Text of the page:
Both international and domestic equities rebounded strongly during January after the losses experienced between October and December. In the first month of 2019, the S&P 500 gained 8.0%, the Russell 2000 11.3%, the MSCI EAFE 6.2% and the MSCI EM 8.8%. These gains, however, were from a lower starting point. Even with recent strong performance, the S&P 500 still ended the month down about 7.7% from its peak in September, closing at 2704 on January 31.
The Bloomberg Barclays Aggregate Index gained 1.1% during the first month of the year. The smaller price move is partially due to tamer interest rates during January than over the previous two months. November and December saw drops in the 10-year treasury yield of 15 and 32 basis points respectively, a total decline from 3.16% to 2.69%, over only two months, while rates only moved about 5 basis points over the course of January. Corporate bonds were also boosted by a tightening of credit spreads as the market appeared to regain some of its risk appetite.
In late January, the Fed shifted its tone regarding the possible future sequence of interest rate hikes. Fed Chairman Powell noted that the decision was not a reflection of a substantial change in the outlook for the economy but of various other “cross-currents.” These include a deteriorating growth outlook in China and Europe, uncertainty around the direction of trade policies and potential economic weakness caused by Brexit. On a related note, the Fed also stated that it was prepared to slow the pace of reducing its balance sheet should poor economic conditions arise. Both statements are interpreted as favorable for risk assets, such as stocks and bonds, as they should increase liquidity, the availability of credit, and asset prices.
During fourth quarter 2018, the narrative for oil seemed to be that weakening global growth would shrink aggregate demand, and with it, drag down prices. The selloff in oil ballooned into a loss of roughly 40% from a peak of about $86 to a trough of about $50 for Brent Crude Oil at its worst in late December. Some of those losses were pared however, with a 14.8% gain during January. Energy stocks followed oil over the course of this trend; the Energy Select Sector SPDR ETF fell 30% peak-to-trough but posted just over 10% gains in January.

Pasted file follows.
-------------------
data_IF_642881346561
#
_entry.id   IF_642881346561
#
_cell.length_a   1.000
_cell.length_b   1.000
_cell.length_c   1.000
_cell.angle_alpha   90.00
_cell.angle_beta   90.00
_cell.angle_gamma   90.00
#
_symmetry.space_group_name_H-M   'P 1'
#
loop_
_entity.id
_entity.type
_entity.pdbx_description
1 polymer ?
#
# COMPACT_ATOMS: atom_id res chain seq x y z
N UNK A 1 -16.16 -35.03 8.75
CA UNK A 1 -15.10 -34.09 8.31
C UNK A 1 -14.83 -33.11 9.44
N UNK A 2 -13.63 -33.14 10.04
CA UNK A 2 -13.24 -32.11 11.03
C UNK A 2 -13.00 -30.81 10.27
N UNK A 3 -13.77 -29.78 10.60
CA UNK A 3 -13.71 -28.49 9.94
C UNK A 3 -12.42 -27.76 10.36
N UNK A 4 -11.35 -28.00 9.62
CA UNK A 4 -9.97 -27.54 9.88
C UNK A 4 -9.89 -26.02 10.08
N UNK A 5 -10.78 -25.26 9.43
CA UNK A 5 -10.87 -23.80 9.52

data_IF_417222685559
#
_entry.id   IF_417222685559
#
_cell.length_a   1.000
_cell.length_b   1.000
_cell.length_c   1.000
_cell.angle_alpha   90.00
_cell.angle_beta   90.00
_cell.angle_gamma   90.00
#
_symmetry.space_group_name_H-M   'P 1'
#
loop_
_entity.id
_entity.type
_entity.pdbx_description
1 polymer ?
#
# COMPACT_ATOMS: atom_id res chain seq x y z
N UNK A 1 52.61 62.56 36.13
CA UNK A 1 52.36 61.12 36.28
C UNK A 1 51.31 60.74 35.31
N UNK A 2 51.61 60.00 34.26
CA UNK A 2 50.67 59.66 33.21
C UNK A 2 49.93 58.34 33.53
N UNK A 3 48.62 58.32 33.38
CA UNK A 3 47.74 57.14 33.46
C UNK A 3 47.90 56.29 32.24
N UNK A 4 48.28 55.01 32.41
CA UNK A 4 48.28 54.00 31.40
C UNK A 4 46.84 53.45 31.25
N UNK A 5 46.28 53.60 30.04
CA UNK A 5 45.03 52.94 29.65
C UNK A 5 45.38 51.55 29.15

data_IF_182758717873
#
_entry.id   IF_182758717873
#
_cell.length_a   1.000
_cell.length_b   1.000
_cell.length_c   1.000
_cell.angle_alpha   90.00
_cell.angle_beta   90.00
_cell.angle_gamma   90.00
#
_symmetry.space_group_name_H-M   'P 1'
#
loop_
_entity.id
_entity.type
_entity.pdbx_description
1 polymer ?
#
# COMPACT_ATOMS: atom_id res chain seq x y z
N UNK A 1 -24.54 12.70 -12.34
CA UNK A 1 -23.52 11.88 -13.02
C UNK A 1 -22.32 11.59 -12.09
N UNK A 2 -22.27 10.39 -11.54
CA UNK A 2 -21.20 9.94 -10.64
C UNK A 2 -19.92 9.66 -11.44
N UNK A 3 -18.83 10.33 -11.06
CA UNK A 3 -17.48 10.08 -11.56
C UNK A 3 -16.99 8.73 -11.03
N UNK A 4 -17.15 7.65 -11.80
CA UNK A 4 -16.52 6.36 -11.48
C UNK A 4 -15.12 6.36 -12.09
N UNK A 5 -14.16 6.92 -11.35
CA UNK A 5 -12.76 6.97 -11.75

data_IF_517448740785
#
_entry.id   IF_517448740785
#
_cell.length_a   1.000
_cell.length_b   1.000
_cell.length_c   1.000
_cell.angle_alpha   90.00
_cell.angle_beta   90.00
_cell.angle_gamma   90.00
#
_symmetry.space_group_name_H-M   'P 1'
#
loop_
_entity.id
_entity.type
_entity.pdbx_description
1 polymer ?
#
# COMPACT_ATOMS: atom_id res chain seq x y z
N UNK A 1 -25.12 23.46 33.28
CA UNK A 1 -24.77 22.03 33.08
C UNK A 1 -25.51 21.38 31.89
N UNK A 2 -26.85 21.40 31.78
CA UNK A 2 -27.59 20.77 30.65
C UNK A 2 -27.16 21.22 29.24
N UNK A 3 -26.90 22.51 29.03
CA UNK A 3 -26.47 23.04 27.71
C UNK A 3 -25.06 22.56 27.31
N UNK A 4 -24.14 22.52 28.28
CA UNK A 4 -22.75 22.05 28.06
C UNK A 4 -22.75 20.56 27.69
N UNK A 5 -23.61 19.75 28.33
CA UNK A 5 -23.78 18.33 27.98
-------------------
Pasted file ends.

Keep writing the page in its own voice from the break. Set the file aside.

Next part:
Chinese officials visited the United States for trade talks late in the month of January, but little progress was made. US Trade Representative Robert Lighthizer and Treasury Secretary Steven Mnuchin will lead a group of officials for further talks in mid-February. The 90-day truce agreed between President Trump and Xi Jinping will expire on March 1, at which time tariffs on $200 billion of Chinese goods could potentially go into effect. Concerns about the outcome of negotiations and the possibility for higher tariffs and reduced global trade have helped amplify volatility over the previous few months.
The last months of 2018 were accompanied by sizeable losses across most asset classes, sectors, and geography. Just as quickly as the losses unfolded, a reversal took hold, reducing some of the losses. This quick shift in market movement speaks to both the speed and unpredictability of the markets. It also highlights the advantage of those longer-term investors who can remain calm and weather near-term volatility rather than panicking and potentially selling near the bottom. A well-diversified portfolio can help smooth volatility and calm fears to allow investors to stay the course.